But we are here, in this portrait with the artist, and the music affirms that. This is not Cindy Sherman exploring herself through the recreation of characters seemingly caught mid-act. It is not van Gogh staring at us blankly, as if in need of a friend. Maybe it is closer to Francis Bacon, with its evolving, twisted dimensions; though, Bacon self-portraits are kind of performatively “alone” in the way that Lucien Freud’s are kind of performatively “elderly.” All deeply thoughtful works, leaving us on the other side of the canvas, stared at. Viewing a self-portrait is a bit like looking into a mirror, forcing us to assess our own world view, insisting that we look into the eyes of the artist. Were we to make such a picture, how would we present our eyes? (At least, considering a medium of greater permanency than the current disposable mediums in which that ‘staring out’ doesn’t invite us to “look,” but rather simply to “watch.”)

I discovered long ago that making art is an isolating activity that we primarily do for ourselves. The word “perform” doesn’t serve art very well because an artist isn’t actively concerned with what their audience will think (while they may be, as we are, quite focused on the presentation – the respect for others’ time). We sing because we must, to be understood – because words alone aren’t adequate. I conduct because I’m obsessed with storytelling, and I find myself in the stories that writers and composers of our day make for us to sing. I am of those stories, and I repeat them in various guises as I try to understand my world better – to define and describe it through my mode of expression, song. My hope is that, if there is clarity in my delivery – mystery in the content while the edges are clear and refined – listeners will connect by, like me, recognizing themselves in these stories.

And this lies at the heart of Martin’s new work. It may be Melville or Hardy or Hopkins speaking, but this is Martin’s self-portrait – well, self-portraits; as the title indicates, each of the six movements is a different expression staring out at us, placing us in his picture, living in his world. That world is at once introspective and fresh; it feels spontaneous, like all good storytelling. It has irony and humor and a kind of resignation to the inevitable. It reminds me of a favorite passage from Philip Levine:

Oh, yes,
let’s bless the imagination. It gives
us the myths we live by. Let’s bless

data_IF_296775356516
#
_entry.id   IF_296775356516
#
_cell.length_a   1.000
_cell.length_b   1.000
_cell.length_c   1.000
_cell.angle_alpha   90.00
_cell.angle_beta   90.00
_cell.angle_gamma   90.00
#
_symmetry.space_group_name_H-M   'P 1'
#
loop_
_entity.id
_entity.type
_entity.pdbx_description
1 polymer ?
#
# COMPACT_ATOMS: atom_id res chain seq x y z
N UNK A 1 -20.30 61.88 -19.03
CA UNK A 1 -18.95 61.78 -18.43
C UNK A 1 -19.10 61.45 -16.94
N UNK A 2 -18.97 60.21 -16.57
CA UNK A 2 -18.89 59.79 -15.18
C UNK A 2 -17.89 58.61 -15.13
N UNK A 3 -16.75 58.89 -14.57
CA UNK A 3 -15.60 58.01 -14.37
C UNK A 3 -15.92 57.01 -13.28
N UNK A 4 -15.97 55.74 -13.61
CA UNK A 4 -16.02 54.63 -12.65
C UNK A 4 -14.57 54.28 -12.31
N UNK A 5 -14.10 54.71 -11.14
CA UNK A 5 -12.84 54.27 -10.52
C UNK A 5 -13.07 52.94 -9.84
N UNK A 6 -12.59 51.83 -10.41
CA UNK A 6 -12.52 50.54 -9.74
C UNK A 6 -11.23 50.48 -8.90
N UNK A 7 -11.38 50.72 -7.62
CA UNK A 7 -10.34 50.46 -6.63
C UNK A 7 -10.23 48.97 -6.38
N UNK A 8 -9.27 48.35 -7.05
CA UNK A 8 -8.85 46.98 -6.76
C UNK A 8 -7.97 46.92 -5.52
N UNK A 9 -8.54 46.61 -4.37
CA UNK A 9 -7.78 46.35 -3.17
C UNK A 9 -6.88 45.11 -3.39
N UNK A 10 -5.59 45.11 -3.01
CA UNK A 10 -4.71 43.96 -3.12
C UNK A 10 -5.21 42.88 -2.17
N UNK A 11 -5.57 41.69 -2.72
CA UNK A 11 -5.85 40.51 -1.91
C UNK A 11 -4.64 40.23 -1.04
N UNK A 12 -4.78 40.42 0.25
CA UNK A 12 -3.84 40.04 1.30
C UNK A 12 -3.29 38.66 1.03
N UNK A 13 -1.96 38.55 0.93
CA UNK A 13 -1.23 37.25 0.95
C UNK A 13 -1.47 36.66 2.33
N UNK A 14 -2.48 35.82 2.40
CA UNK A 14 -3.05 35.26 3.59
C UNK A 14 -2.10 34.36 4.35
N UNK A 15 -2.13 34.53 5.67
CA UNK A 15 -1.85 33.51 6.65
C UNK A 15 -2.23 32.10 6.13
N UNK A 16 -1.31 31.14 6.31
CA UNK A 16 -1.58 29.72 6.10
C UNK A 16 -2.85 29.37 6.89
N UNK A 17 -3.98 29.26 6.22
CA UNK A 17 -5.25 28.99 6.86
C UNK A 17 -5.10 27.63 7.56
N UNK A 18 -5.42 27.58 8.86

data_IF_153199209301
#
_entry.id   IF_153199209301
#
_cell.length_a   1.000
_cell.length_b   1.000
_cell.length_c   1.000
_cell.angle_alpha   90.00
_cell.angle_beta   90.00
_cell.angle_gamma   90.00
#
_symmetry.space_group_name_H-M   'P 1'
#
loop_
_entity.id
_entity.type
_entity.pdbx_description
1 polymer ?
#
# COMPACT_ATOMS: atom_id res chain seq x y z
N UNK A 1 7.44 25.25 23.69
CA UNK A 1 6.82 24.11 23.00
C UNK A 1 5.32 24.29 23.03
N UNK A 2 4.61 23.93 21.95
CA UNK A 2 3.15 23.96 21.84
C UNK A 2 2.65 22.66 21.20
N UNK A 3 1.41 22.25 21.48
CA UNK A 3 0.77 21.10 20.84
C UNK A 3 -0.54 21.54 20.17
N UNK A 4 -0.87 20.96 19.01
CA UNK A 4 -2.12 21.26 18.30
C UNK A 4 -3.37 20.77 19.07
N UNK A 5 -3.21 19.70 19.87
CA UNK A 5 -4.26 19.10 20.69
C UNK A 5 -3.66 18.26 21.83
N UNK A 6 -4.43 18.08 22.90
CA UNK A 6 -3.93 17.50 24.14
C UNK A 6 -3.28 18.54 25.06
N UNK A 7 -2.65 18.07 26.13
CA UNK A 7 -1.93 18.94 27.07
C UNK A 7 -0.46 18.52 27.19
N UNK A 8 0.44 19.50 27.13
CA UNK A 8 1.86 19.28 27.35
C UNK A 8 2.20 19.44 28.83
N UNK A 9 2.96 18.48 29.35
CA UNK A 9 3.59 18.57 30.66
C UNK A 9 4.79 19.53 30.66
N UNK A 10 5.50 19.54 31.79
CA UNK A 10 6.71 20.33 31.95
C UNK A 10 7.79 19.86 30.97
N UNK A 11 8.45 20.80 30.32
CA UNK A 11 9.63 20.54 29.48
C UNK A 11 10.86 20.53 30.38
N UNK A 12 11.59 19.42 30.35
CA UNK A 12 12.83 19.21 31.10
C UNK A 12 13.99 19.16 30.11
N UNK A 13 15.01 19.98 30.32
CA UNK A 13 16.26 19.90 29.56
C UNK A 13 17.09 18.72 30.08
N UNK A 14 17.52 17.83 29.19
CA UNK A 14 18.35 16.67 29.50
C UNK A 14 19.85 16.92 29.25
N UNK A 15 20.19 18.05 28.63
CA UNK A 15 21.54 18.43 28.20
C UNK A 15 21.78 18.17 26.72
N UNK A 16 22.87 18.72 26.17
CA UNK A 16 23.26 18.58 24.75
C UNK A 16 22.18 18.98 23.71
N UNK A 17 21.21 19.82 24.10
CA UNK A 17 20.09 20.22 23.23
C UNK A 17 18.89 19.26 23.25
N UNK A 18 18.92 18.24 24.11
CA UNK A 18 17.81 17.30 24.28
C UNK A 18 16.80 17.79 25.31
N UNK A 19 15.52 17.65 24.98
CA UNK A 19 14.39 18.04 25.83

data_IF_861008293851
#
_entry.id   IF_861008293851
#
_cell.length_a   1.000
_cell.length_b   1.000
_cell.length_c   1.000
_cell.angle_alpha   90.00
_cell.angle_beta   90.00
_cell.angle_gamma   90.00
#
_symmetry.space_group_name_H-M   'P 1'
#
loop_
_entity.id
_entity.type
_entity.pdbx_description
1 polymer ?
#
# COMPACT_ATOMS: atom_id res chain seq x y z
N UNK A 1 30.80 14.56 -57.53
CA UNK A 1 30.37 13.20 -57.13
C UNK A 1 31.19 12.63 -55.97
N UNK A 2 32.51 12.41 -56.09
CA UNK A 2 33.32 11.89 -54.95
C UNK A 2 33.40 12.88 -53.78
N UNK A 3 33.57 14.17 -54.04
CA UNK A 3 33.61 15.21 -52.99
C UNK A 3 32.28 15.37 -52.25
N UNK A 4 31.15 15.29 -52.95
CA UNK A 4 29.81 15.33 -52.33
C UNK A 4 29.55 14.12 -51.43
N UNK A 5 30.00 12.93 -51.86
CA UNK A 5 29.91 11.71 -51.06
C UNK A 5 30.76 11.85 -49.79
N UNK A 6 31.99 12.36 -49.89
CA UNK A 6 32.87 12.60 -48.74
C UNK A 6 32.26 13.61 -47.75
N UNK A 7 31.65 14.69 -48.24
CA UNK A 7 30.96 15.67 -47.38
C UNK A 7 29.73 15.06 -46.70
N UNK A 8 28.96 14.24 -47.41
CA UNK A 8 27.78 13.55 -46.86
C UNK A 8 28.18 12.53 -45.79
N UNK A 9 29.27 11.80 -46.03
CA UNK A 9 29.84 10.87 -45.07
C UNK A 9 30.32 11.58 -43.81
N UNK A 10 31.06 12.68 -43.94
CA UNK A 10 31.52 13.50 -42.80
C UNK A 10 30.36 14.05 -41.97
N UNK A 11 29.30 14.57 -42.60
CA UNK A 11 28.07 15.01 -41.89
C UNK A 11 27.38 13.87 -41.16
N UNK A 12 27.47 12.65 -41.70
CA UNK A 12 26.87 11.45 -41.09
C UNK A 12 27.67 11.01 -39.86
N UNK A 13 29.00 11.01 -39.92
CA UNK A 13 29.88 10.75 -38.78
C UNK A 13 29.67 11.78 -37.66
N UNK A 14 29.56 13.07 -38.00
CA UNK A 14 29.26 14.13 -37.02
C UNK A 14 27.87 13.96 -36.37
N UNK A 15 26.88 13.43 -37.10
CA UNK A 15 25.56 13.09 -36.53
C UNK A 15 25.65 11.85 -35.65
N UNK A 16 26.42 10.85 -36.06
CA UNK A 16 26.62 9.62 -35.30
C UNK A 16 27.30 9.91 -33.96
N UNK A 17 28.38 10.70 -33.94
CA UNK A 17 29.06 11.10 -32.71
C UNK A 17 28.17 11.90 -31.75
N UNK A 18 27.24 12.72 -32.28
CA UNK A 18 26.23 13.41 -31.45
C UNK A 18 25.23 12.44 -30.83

the visionary power of the human—
the only animal that’s got it—,
bless the exact image of your father
dead and mine dead, bless the images
that stalk the corners of our sights
and will not let go.

Our program opens with a shorter work of Bernd Franke, On the Dignity of Man, setting an excerpt from Giovanni Pico della Mirandola’s De hominis dignitate (1486/87). Bernd places the two complementary, breath-dependent ensembles of saxophones and voices in highly contrasting languages. The saxophones are earthy and uber-rhythmic, while the voices have a certain freedom and declamatory flexibility, reflecting the free-will granted the first human:

Thou, like a judge appointed for being honorable, art the molder and maker of thyself; thou mayest sculpt thyself into whatever shape thou dost prefer. Thou canst grow downward into the lower natures which are brutes. Thou canst again grow upward from thy soul's reason into the higher natures which are divine.

The piece ponders the creative freedom of the first creation. Humans being told to create at will. Art about art, reflecting life about living. How noble in reason, how infinite in faculty.

What a piece of work.

For that, and for this new music from Martin. It is music that feels less, “How I want you to see me,” and more, “How I am.”

For that we are grateful.
No man can feel his
His own identity aright
Except his eyes be closed


1Herman Melville, Moby Dick, Chapter 14 (set by Martin Bresnick in Self-Portraits 1964, Unfinished).
2Thomas Hardy, “The Darkling Thrush” (in Self-Portraits 1964, Unfinished)
3Gerard Manley Hopkins, “As Kingfishers Catch Fire” (in Self-Portraits 1964, Unfinished)
4Gerard Manley Hopkins, “As Kingfishers Catch Fire” (in Self-Portraits 1964, Unfinished)
5Herman Melville, Moby Dick, Chapter 114 (in Self-Portraits 1964, Unfinished)
6Philip Levine, “On the meeting of Garcia Lorca and Hart Crane”
7Giovanni Pico della Mirandola’s De hominis dignitate (in On the Dignity of Man)
8Herman Melville, Moby Dick, Chapter 11 (in Self-Portraits 1964, Unfinished)